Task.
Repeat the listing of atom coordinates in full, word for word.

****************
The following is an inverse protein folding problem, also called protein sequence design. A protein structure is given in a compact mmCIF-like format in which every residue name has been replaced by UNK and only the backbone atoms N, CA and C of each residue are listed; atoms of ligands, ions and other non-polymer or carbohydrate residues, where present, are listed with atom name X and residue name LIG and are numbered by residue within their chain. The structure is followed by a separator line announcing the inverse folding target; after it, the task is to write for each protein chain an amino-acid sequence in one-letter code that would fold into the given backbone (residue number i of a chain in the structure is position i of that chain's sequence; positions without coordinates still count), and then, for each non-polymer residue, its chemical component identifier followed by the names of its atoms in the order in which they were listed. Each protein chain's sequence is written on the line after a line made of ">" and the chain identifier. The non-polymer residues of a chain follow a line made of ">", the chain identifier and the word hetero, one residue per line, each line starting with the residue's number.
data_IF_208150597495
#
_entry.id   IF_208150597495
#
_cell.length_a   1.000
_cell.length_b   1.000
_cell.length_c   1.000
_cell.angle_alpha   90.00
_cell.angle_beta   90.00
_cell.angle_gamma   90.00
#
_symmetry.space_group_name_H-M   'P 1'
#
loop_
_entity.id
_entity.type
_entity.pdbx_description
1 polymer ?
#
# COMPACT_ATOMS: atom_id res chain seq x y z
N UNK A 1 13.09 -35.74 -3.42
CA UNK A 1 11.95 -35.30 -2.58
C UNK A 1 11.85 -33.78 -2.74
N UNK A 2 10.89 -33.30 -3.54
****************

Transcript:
The following is an inverse protein folding problem, also called protein sequence design. A protein structure is given in a compact mmCIF-like format in which every residue name has been replaced by UNK and only the backbone atoms N, CA and C of each residue are listed; atoms of ligands, ions and other non-polymer or carbohydrate residues, where present, are listed with atom name X and residue name LIG and are numbered by residue within their chain. The structure is followed by a separator line announcing the inverse folding target; after it, the task is to write for each protein chain an amino-acid sequence in one-letter code that would fold into the given backbone (residue number i of a chain in the structure is position i of that chain's sequence; positions without coordinates still count), and then, for each non-polymer residue, its chemical component identifier followed by the names of its atoms in the order in which they were listed. Each protein chain's sequence is written on the line after a line made of ">" and the chain identifier. The non-polymer residues of a chain follow a line made of ">", the chain identifier and the word hetero, one residue per line, each line starting with the residue's number.
data_IF_208150597495
#
_entry.id   IF_208150597495
#
_cell.length_a   1.000
_cell.length_b   1.000
_cell.length_c   1.000
_cell.angle_alpha   90.00
_cell.angle_beta   90.00
_cell.angle_gamma   90.00
#
_symmetry.space_group_name_H-M   'P 1'
#
loop_
_entity.id
_entity.type
_entity.pdbx_description
1 polymer ?
#
# COMPACT_ATOMS: atom_id res chain seq x y z
N UNK A 1 13.09 -35.74 -3.42
CA UNK A 1 11.95 -35.30 -2.58
C UNK A 1 11.85 -33.78 -2.74
N UNK A 2 10.89 -33.30 -3.54